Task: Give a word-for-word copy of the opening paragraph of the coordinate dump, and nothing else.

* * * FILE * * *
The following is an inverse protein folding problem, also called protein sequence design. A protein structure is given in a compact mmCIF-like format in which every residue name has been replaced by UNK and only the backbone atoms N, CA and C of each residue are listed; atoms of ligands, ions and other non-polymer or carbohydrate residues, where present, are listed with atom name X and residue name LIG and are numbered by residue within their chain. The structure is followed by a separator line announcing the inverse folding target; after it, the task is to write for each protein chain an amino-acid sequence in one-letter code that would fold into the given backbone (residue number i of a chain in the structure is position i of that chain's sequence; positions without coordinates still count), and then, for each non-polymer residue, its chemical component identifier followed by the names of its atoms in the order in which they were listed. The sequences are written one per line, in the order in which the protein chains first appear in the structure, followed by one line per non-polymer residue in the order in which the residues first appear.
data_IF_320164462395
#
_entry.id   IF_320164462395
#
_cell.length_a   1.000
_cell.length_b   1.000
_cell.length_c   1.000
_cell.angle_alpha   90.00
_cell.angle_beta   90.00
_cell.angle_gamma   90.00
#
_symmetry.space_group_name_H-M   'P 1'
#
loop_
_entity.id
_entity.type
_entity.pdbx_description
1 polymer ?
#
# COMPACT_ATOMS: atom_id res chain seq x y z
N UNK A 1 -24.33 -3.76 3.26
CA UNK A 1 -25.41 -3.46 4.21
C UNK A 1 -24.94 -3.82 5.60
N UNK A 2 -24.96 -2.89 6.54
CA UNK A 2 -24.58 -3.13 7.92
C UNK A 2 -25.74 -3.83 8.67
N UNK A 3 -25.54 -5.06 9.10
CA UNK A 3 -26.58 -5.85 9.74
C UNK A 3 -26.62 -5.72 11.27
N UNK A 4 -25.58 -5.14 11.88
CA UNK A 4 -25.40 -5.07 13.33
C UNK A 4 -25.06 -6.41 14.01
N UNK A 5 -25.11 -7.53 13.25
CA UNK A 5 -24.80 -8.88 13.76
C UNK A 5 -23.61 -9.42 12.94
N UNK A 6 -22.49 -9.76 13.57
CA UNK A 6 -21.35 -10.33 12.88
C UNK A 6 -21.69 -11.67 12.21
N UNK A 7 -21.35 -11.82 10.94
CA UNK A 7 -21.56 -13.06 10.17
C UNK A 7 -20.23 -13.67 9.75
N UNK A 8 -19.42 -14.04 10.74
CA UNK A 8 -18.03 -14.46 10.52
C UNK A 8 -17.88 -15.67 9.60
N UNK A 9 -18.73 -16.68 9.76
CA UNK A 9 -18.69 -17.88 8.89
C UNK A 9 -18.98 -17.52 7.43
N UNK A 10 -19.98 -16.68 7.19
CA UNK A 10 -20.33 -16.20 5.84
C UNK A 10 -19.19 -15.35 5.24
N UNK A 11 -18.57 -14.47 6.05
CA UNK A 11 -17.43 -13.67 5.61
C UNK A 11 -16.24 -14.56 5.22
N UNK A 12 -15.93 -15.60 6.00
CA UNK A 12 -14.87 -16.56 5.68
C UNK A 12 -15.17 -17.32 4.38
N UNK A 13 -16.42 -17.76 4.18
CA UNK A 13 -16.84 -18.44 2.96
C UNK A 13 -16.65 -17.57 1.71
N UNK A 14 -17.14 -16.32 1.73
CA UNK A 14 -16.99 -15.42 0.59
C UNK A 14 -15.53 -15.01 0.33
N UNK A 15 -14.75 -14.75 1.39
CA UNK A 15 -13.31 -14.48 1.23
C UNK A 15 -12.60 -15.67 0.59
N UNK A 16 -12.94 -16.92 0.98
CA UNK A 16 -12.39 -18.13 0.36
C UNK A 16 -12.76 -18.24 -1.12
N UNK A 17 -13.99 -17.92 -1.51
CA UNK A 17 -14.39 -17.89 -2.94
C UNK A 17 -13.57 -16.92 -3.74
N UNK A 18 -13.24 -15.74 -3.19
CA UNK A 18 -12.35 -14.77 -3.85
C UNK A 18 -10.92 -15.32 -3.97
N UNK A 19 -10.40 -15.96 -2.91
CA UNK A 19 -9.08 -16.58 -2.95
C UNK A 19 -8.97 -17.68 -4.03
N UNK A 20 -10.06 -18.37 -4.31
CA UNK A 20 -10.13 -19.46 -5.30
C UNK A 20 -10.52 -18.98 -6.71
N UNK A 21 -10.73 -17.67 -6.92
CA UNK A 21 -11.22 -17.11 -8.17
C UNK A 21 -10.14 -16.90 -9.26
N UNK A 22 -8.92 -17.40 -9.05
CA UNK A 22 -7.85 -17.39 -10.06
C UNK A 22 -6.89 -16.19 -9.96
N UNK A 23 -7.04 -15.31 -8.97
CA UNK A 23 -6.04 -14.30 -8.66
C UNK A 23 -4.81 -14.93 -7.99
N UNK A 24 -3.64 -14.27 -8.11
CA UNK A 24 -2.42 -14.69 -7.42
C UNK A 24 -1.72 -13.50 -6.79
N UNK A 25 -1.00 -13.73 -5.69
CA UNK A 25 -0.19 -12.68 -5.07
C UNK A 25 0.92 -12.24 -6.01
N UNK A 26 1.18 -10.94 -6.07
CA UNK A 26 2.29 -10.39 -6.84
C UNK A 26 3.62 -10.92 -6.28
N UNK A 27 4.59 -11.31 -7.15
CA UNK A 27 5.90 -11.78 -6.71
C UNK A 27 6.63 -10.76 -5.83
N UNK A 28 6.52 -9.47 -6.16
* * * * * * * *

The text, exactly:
The following is an inverse protein folding problem, also called protein sequence design. A protein structure is given in a compact mmCIF-like format in which every residue name has been replaced by UNK and only the backbone atoms N, CA and C of each residue are listed; atoms of ligands, ions and other non-polymer or carbohydrate residues, where present, are listed with atom name X and residue name LIG and are numbered by residue within their chain. The structure is followed by a separator line announcing the inverse folding target; after it, the task is to write for each protein chain an amino-acid sequence in one-letter code that would fold into the given backbone (residue number i of a chain in the structure is position i of that chain's sequence; positions without coordinates still count), and then, for each non-polymer residue, its chemical component identifier followed by the names of its atoms in the order in which they were listed. The sequences are written one per line, in the order in which the protein chains first appear in the structure, followed by one line per non-polymer residue in the order in which the residues first appear.